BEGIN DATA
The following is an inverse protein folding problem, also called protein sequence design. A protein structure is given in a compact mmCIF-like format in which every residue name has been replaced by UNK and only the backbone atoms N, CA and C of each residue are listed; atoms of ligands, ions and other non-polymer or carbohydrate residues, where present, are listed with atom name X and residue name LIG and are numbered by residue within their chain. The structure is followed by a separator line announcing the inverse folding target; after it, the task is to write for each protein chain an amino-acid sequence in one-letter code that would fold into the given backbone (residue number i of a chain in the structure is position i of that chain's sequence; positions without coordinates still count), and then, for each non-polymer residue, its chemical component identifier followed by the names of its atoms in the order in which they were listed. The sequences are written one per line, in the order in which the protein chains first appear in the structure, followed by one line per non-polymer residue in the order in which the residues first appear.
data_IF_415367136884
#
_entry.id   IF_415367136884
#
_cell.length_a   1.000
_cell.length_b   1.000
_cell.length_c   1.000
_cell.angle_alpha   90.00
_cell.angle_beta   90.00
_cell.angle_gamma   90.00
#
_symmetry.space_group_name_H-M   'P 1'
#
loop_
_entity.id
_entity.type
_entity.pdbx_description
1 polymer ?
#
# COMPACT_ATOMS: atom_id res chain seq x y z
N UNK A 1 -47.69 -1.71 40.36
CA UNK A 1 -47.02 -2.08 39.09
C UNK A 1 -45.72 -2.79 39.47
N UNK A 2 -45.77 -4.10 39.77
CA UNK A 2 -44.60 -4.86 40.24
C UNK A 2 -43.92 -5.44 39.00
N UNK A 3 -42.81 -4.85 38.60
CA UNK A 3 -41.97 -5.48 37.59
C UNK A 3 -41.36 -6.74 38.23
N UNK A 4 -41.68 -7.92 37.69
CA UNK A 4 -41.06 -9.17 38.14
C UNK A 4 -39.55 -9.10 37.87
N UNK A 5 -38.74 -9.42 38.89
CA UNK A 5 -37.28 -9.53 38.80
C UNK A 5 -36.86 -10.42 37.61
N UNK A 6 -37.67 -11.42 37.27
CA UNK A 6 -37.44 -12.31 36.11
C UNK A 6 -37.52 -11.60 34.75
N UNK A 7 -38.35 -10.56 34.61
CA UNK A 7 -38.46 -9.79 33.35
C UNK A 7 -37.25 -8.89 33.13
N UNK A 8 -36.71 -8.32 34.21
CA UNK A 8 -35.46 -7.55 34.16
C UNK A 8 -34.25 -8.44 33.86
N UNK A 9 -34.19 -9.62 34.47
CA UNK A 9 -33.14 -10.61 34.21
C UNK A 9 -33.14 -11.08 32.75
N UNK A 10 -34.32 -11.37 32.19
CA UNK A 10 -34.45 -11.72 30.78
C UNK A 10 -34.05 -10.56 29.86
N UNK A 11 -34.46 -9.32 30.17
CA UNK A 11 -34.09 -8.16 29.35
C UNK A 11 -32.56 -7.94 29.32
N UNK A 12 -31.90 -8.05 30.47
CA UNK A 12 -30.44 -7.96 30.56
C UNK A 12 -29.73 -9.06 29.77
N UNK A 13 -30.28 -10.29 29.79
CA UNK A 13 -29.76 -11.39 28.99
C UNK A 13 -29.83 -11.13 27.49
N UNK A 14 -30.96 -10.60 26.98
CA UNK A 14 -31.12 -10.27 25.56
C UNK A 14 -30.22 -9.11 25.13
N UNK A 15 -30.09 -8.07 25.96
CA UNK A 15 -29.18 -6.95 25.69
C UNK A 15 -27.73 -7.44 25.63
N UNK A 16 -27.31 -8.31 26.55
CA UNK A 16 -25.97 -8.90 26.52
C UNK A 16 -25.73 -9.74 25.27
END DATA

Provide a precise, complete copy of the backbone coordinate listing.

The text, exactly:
The following is an inverse protein folding problem, also called protein sequence design. A protein structure is given in a compact mmCIF-like format in which every residue name has been replaced by UNK and only the backbone atoms N, CA and C of each residue are listed; atoms of ligands, ions and other non-polymer or carbohydrate residues, where present, are listed with atom name X and residue name LIG and are numbered by residue within their chain. The structure is followed by a separator line announcing the inverse folding target; after it, the task is to write for each protein chain an amino-acid sequence in one-letter code that would fold into the given backbone (residue number i of a chain in the structure is position i of that chain's sequence; positions without coordinates still count), and then, for each non-polymer residue, its chemical component identifier followed by the names of its atoms in the order in which they were listed. The sequences are written one per line, in the order in which the protein chains first appear in the structure, followed by one line per non-polymer residue in the order in which the residues first appear.
data_IF_415367136884
#
_entry.id   IF_415367136884
#
_cell.length_a   1.000
_cell.length_b   1.000
_cell.length_c   1.000
_cell.angle_alpha   90.00
_cell.angle_beta   90.00
_cell.angle_gamma   90.00
#
_symmetry.space_group_name_H-M   'P 1'
#
loop_
_entity.id
_entity.type
_entity.pdbx_description
1 polymer ?
#
# COMPACT_ATOMS: atom_id res chain seq x y z
N UNK A 1 -47.69 -1.71 40.36
CA UNK A 1 -47.02 -2.08 39.09
C UNK A 1 -45.72 -2.79 39.47
N UNK A 2 -45.77 -4.10 39.77
CA UNK A 2 -44.60 -4.86 40.24
C UNK A 2 -43.92 -5.44 39.00
N UNK A 3 -42.81 -4.85 38.60
CA UNK A 3 -41.97 -5.48 37.59
C UNK A 3 -41.36 -6.74 38.23
N UNK A 4 -41.68 -7.92 37.69
CA UNK A 4 -41.06 -9.17 38.14
C UNK A 4 -39.55 -9.10 37.87
N UNK A 5 -38.74 -9.42 38.89
CA UNK A 5 -37.28 -9.53 38.80
C UNK A 5 -36.86 -10.42 37.61
N UNK A 6 -37.67 -11.42 37.27
CA UNK A 6 -37.44 -12.31 36.11
C UNK A 6 -37.52 -11.60 34.75
N UNK A 7 -38.35 -10.56 34.61
CA UNK A 7 -38.46 -9.79 33.35
C UNK A 7 -37.25 -8.89 33.13
N UNK A 8 -36.71 -8.32 34.21
CA UNK A 8 -35.46 -7.55 34.16
C UNK A 8 -34.25 -8.44 33.86
N UNK A 9 -34.19 -9.62 34.47
CA UNK A 9 -33.14 -10.61 34.21
C UNK A 9 -33.14 -11.08 32.75
N UNK A 10 -34.32 -11.37 32.19
CA UNK A 10 -34.45 -11.72 30.78
C UNK A 10 -34.05 -10.56 29.86
N UNK A 11 -34.46 -9.32 30.17
CA UNK A 11 -34.09 -8.16 29.35
C UNK A 11 -32.56 -7.94 29.32
N UNK A 12 -31.90 -8.05 30.47
CA UNK A 12 -30.44 -7.96 30.56
C UNK A 12 -29.73 -9.06 29.77
N UNK A 13 -30.28 -10.29 29.79
CA UNK A 13 -29.76 -11.39 28.99
C UNK A 13 -29.83 -11.13 27.49
N UNK A 14 -30.96 -10.60 26.98
CA UNK A 14 -31.12 -10.27 25.56
C UNK A 14 -30.22 -9.11 25.13
N UNK A 15 -30.09 -8.07 25.96
CA UNK A 15 -29.18 -6.95 25.69
C UNK A 15 -27.73 -7.44 25.63
N UNK A 16 -27.31 -8.31 26.55
CA UNK A 16 -25.97 -8.90 26.52
C UNK A 16 -25.73 -9.74 25.27